VFW Backs Vietnam Veteran to Receive MoH

Then-Maj. William Collier, center, with his translator, Mr. Long, left, and then-Air Force Capt. Joseph Personett look out over the burm of Mo Duc District Headquarters, Vietnam, in 1972.

LOUISVILLE, Ky. -- The Veterans of Foreign Wars national membership on Monday approved a resolution supporting congressional action to award the Medal of Honor to a retired Army officer for heroic actions in Vietnam 41 years ago.

Then-Maj. William Collier was one of just two Americans and 120 South Vietnamese troops at the Duc District Headquarters in Quang Ngai Province when it was attacked Sept. 16, 1972, by up to 1,000 North Vietnam Army soldiers.

The battle -- which two eyewitnesses called “Maj. Collier’s Alamo” -- lasted 54 hours and left only Collier and 21 ARVN soldiers alive. Staff Sgt. Carroll Jackson, the only other American at the headquarters, was killed in the fighting.

Collier, who retired as a colonel, was awarded the Silver Star for his leadership and bravery, though there has long been a belief his actions were worthy of the nation’s highest honor, said Joe Davis, spokesman for the VFW.

The VFW’s National Security and Foreign Affairs Committee on Sunday easily passed the resolution that was approved on Monday by members gathered this week in Louisville for the organization’s annual convention.

Collier was the senior American adviser at the Mo Duc District Headquarters when the NVA force hit the base on Sept. 16 and continued the attack until Sept. 18. At times, the fighting was hand-to-hand as Collier led the ground defense and coordinated with air, artillery and naval gunfire support to keep the base from falling.

Collier told Military.com in a telephone interview on Monday that he never really spoke to anyone about the battle outside his family. But he finally spoke about it with members of a Combat Veterans Support Group organized by his church, he said.

After that, he dug out an old tape -- made 40 years earlier on a reel-to-reel recorder in Saigon, where he had flown for a debriefing about the battle. The tape was not in good shape and so he had it cleaned up and digitized onto a CD.

“I played it on a CD” for the veterans’ church, he said. “When it was done, they all just looked at me. I said, ‘What’s wrong?’ And they said, ‘All you got was a Silver Star?' "

After that, he said, other veterans, in particular retired Marine Col. Steven Vitali, began looking into the possibility of recommending him for the Medal of Honor.

Vitali told Military.com that the documents supporting the nomination arevalready in the hands of Sen. Lindsey Graham, R-S.C., who is expected to bring the recommendation to the Senate.

Collier’s citation for the Silver Star, which was awarded on Nov. 3, 1972, states the base was hit by up to 2,000 rounds of enemy rocket, mortar and artillery fire and numerous ground assaults. At times, he called in friendly air burst artillery on the base to keep it from being overrun by the NVA forces. During the fight, he was knocked from his feet four times as he regularly exposed himself to enemy fire to coordinate the defense.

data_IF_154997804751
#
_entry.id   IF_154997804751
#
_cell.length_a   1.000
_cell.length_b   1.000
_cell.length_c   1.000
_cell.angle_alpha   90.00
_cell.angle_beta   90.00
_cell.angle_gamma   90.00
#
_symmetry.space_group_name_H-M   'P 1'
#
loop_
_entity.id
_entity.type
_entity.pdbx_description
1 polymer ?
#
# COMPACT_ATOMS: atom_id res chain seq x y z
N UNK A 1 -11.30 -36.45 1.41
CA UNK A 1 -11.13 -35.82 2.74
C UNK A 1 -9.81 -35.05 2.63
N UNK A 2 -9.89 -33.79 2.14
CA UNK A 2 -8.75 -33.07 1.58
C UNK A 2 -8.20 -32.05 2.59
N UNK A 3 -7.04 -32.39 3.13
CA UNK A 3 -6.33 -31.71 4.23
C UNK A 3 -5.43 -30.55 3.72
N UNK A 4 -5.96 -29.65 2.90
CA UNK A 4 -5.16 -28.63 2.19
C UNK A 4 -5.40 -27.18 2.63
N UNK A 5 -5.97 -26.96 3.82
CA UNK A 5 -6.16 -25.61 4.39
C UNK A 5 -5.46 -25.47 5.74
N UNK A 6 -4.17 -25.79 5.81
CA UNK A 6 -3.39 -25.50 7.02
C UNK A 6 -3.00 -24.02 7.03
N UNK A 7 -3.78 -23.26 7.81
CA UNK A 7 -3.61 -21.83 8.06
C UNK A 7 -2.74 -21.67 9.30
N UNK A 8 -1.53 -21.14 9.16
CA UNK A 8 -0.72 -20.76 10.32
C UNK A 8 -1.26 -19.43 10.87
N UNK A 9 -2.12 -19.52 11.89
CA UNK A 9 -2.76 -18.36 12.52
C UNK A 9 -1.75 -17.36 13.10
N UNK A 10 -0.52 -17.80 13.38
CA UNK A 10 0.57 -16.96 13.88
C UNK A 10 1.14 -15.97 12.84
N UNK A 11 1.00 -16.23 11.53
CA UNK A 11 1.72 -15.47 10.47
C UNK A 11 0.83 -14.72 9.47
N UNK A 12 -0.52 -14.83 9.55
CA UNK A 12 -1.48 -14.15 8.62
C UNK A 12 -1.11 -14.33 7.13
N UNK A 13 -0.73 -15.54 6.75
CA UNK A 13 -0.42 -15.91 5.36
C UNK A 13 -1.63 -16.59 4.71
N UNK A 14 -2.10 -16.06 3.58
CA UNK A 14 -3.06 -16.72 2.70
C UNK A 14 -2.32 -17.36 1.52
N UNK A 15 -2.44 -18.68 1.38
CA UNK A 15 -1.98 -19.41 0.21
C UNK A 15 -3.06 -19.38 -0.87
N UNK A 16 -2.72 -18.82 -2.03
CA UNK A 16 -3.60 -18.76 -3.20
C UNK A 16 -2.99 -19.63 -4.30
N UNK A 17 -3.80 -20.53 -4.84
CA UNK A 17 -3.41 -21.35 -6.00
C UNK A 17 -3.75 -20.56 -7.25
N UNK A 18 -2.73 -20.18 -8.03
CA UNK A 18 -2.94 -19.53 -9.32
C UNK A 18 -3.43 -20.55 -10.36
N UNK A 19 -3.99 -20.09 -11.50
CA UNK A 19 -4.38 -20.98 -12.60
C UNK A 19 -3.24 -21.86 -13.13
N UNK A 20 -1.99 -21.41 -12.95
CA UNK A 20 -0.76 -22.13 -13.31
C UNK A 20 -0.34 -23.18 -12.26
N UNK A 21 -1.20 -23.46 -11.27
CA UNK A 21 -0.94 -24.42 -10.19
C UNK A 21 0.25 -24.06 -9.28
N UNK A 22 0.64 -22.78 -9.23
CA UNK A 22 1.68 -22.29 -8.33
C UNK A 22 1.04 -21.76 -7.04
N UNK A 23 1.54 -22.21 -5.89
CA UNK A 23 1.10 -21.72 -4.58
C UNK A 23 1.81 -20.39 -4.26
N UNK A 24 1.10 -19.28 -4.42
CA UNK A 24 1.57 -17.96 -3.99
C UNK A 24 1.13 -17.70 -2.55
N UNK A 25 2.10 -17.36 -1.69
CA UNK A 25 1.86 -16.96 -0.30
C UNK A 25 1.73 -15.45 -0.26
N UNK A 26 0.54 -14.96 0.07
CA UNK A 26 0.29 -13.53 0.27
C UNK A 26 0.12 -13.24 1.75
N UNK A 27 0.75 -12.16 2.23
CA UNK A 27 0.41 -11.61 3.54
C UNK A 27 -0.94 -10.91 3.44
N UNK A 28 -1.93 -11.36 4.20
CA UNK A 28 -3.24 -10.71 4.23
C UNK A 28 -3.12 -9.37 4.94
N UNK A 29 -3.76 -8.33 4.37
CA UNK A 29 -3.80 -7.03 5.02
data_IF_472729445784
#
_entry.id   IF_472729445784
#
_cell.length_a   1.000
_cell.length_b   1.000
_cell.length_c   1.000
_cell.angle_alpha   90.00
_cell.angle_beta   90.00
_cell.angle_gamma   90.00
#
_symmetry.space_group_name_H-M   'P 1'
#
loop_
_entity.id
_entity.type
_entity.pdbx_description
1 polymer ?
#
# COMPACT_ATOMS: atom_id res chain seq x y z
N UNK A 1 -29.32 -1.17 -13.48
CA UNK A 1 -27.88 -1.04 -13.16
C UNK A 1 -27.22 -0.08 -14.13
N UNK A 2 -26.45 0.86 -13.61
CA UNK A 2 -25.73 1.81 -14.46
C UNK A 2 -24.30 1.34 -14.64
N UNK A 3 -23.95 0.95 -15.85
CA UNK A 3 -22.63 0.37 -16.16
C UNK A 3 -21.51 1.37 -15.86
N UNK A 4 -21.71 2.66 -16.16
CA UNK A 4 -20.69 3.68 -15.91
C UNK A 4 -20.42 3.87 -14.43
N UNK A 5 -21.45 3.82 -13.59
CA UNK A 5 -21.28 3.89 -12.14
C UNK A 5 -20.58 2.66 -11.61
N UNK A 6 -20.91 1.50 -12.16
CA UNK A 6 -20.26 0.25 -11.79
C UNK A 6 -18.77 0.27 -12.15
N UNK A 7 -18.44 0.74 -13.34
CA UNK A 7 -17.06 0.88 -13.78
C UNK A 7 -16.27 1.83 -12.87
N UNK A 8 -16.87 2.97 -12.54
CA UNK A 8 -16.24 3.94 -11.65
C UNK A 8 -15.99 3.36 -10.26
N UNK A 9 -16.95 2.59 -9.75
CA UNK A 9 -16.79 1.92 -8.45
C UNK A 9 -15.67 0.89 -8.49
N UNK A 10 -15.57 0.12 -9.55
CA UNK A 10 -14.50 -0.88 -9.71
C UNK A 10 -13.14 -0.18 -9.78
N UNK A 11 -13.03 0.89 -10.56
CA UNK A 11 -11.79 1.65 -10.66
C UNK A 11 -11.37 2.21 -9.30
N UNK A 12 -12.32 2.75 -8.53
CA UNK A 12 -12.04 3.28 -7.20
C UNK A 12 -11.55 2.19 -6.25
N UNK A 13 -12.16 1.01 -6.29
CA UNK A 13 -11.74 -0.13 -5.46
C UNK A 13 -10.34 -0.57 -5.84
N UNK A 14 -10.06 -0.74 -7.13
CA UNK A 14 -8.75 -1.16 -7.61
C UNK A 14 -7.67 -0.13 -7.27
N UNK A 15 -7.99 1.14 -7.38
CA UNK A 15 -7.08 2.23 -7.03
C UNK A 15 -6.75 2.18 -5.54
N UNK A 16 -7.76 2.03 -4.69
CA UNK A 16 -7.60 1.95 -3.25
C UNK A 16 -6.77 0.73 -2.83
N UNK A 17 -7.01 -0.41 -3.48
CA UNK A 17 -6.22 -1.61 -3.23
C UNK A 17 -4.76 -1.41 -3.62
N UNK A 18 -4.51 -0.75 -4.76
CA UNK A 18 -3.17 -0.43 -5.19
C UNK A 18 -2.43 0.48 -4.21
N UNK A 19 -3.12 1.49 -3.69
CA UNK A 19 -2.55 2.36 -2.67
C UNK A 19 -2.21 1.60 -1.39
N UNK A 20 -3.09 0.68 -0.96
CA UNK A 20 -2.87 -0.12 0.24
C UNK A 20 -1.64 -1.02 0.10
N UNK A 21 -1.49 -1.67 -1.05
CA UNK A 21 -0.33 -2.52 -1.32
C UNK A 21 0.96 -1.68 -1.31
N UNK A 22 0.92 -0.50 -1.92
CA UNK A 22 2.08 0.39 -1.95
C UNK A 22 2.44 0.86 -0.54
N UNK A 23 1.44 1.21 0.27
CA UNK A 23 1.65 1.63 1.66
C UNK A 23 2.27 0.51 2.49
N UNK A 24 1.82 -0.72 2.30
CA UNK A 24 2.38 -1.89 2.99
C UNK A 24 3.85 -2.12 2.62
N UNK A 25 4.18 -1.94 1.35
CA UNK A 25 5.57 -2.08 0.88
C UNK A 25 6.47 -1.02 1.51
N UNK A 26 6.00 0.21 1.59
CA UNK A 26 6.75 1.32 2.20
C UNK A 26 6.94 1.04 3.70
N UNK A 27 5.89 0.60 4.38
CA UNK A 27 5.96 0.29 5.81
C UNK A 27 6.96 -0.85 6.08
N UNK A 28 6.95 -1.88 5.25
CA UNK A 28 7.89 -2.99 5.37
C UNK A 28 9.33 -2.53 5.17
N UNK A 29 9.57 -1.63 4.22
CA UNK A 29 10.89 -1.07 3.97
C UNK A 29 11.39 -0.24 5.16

Retired Air Force Capts. Joseph Personett and Richard Polling, forward air controllers whose actions flying OV-10 Bronco light attack and observer planes in support of the battle earned them both the Air Force Cross, referred to Mo Duc as “Major Collier’s Alamo” in statements they gave supporting the Medal of Honor.

“If you could see what I see and feel what I feel whenever I remember that day, then you too would know in an instant and without any hesitation why I believe that William Collier deserves the Medal of Honor,” Personett wrote in a statement dated March 26, 2013.

Polling, in his statement, said the successful defense of Mo Duc “was dependent on [Collier] alone. He continuously exposed himself to withering enemy fire in order to coordinate and direct friendly ground artillery, naval gunfire, air power and his own force’s limited defensive weaponry. … Had [he] become  disabled or killed, the entire rescue operation would most certainly have failed.”

Vitali said the Alamo is one battle to which Mo Duc might easily be compared, but believes it is more like the famous Jan. 22, 1879, Battle of Rorke’s Drift in South Africa. Like the small British garrison of 139 men attacked by several thousand Zulu warriors, Collier and his ARVN troops held their base, he said.

Vitali said the battle of Mo Duc was a severe defeat for the NVA, but that the U.S. kept discussion of it to a minimum so it would not jeopardize the peace talks that were then underway.

“Today, the Mo Duc Battle and the significant rescue operation that grew from it is a story of military history that our public should know about,” he said.

Collier is grateful for the efforts of Vitali, Polling, Personett and other veterans who have made the effort to have him considered for the Medal of Honor. But he also keeps it in perspective.

When the battle was over and he was still alive, he said, “I was a happy camper.”

“I guess it’s been a good thing. Regardless of whatever comes of this. At least my kids and grandkids will have a good idea of what happened in Vietnam,” he said.

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